Supreme Court Considers Landmark Case on Public Prayer

relig-freedomThe Supreme Court is hearing a landmark case whether public meetings may begin with prayer, but it could have wider implications on the foundational American principle of freedom of religion.

The town of Greece, New York, opens its public meetings by allowing citizens to voluntarily deliver prayers.

In February 2008, Americans United for Separation of Church and State (AUSCS) sued the town on behalf of local residents Susan Galloway and Linda Stephens.

The lawsuit alleged that the continual voluntary expression of Christian prayers at town meetings was unconstitutional.

The following month attorneys from the Alliance Defending Freedom (ADF) responded, arguing that the practice has always been constitutional.

The U.S. District Court for the Western District of New York ruled in August 2010 that the town could continue to open public meetings with prayer.

Although the town council’s invitation to deliver prayers is open to representatives of all faiths, Christian ministers deliver the majority of prayers offered at the beginning of meetings.

AUSCS then appealed the decision to the U.S. Court of Appeals for the Second Circuit, which reversed the District Court’s decision, ruling that the practice “impermissibly affiliated the town” with Christianity.

At the town’s request, the U.S. Supreme Court agreed to review the case.

The Supreme Court heard oral arguments in Town of Greece v. Galloway last Wednesday.

The ADF says that at stake in the case are the continuation of the public prayer tradition that began with America’s founding, the freedom of community volunteers to pray according to their own faith in a public setting without government censorship, and the preservation of freedom of speech and freedom of religion.

“Community members should have the freedom to pray without being censored,” said David A. Cortman, senior counsel and vice president of litigation with Alliance Defending Freedom.

“Opening meetings with prayer is a cherished freedom that the authors of the Constitution practiced,” he added. “Americans shouldn’t be forced to forfeit this freedom just to appease someone who claims to be offended by hearing a prayer.”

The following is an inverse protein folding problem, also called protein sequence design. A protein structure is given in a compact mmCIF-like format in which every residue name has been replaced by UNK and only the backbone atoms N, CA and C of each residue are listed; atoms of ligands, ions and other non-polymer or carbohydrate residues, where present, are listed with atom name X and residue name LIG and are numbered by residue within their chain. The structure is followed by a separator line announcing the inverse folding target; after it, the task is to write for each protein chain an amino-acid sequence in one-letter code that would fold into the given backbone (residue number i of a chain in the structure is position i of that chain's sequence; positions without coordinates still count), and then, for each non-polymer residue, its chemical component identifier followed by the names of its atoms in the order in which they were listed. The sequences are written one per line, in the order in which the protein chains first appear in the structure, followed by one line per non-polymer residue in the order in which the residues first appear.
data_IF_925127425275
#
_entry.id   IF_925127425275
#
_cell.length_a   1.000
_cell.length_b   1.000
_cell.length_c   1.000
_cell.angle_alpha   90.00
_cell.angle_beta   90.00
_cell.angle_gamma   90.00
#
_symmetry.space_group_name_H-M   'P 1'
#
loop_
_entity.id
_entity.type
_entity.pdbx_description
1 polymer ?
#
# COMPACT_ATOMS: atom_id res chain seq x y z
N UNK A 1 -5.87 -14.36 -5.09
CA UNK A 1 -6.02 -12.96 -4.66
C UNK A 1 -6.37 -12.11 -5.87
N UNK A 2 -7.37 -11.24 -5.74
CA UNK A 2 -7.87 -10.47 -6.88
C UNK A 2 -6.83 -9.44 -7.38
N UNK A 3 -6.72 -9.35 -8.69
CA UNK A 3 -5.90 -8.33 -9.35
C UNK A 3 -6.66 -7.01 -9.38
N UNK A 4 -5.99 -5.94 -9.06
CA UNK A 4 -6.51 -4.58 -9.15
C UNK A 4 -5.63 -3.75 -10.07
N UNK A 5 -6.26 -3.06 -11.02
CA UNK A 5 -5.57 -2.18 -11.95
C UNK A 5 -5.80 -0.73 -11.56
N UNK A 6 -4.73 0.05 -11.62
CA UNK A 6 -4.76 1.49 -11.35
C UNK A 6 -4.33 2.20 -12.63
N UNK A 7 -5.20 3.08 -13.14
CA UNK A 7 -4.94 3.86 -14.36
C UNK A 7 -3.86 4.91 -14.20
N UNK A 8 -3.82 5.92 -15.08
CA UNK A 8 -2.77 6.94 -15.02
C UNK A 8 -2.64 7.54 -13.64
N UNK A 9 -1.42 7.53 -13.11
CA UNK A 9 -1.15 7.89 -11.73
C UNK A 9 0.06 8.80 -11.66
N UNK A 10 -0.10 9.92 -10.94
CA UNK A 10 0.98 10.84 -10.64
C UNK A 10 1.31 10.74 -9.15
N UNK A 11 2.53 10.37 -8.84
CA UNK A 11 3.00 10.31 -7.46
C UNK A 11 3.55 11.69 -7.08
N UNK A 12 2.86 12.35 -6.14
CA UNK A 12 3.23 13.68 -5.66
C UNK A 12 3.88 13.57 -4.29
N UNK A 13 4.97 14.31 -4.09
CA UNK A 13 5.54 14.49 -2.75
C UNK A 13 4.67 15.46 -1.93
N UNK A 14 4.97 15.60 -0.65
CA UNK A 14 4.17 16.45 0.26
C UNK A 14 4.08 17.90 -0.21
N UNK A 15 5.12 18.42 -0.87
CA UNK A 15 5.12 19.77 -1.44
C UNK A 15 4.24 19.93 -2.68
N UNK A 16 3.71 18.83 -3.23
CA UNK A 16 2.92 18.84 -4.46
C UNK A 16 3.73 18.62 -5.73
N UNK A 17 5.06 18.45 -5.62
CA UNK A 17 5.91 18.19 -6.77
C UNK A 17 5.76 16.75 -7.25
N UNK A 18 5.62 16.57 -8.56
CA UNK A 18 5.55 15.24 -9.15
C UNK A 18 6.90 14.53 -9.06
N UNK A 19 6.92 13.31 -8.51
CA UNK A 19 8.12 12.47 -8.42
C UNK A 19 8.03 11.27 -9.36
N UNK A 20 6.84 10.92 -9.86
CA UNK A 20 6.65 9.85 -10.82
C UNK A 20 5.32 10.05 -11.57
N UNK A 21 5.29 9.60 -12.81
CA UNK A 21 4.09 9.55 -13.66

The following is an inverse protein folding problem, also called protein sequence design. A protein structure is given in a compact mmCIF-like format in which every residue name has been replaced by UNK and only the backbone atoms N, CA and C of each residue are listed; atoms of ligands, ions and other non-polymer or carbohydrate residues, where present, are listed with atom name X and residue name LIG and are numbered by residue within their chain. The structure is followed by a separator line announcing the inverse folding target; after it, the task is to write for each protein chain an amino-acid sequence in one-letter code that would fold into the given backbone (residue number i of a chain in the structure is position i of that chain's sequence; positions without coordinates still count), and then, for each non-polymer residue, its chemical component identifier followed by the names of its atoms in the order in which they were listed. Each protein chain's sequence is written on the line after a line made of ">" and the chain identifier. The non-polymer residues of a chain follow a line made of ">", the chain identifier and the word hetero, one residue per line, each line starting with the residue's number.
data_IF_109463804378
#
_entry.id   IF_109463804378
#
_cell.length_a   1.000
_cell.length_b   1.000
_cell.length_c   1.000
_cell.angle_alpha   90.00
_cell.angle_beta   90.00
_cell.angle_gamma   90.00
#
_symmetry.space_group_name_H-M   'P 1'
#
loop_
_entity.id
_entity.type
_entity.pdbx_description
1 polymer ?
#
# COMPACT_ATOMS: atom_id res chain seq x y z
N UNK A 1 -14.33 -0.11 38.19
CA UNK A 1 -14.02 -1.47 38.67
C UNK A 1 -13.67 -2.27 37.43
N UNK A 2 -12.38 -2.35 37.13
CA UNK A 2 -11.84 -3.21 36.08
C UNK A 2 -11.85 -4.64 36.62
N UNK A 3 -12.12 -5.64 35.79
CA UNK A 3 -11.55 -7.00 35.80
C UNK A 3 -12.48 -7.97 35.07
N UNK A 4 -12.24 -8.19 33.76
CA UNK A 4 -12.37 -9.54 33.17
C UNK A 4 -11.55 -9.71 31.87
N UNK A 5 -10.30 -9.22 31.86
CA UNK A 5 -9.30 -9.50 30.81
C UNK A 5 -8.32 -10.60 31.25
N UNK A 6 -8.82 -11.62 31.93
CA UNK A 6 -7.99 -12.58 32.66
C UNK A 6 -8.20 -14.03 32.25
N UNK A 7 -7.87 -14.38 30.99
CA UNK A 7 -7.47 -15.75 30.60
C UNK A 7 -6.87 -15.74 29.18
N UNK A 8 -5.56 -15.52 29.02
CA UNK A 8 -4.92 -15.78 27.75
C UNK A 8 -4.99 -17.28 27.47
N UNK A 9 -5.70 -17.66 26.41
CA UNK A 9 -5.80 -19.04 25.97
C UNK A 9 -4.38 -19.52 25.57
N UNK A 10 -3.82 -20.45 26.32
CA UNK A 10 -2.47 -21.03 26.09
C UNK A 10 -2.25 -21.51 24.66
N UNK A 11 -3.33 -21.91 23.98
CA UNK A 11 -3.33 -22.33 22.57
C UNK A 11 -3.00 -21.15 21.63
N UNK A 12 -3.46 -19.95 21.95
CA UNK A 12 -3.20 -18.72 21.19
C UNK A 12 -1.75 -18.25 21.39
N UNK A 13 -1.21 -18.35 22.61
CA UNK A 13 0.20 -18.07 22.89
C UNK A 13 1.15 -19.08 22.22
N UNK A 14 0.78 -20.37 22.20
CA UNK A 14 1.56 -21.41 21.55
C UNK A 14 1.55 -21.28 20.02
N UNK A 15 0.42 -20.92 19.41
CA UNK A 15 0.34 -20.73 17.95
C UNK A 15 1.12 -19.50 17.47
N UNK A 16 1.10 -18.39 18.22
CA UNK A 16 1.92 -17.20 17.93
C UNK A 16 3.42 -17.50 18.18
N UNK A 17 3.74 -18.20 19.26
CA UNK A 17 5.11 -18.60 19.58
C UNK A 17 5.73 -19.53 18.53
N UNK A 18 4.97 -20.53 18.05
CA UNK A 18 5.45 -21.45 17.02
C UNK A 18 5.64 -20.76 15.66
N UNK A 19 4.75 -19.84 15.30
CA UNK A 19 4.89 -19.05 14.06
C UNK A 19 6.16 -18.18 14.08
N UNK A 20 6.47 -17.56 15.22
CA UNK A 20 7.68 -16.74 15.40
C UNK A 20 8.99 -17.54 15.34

The ADF notes that the Supreme Court could potentially use the case as a means to clarify or reinforce constitutional standards on a wide array of Establishment Clause and religious freedom cases.

“Indeed, today’s arguments are momentous because the Court’s decision will help define religious liberty in America,” said Brett Harvey, senior counsel with Alliance Defending Freedom, following the November 6 hearing.

Amicus briefs submitted to the Supreme Court in support of the freedom of Americans to pray before public meetings included statements from the U.S. Department of Justice, attorneys general representing half the states in the union, numerous senators and members of Congress, and a wide array of constitutional scholars, theologians, counties and municipalities, religious liberty groups, and others.

The Supreme Court last affirmed America’s long-standing practice of opening public meetings with prayer in 1983.

“As briefs filed in the case explain, the U.S. Supreme Court settled the matter 30 years ago by affirming that the historical practice of legislative prayers is constitutional,” Cortman said.

“Until relatively recently, the lower federal courts faithfully implemented that well-established rule of law. New legal attacks by individuals and activist groups claiming to be offended by the way private citizens voluntarily pray have created significant confusion in the lower courts.”

“The Supreme Court has already ruled that prayer is an unbroken American tradition that is perfectly constitutional,” said Senior Counsel Harvey. “Nothing has changed, so we expect the court will wish to uphold this truth.”

The Supreme Court’s decision is expected this spring.

A short video presenting the case by ADF is available here.

This article is courtesy of LifeSiteNews.com.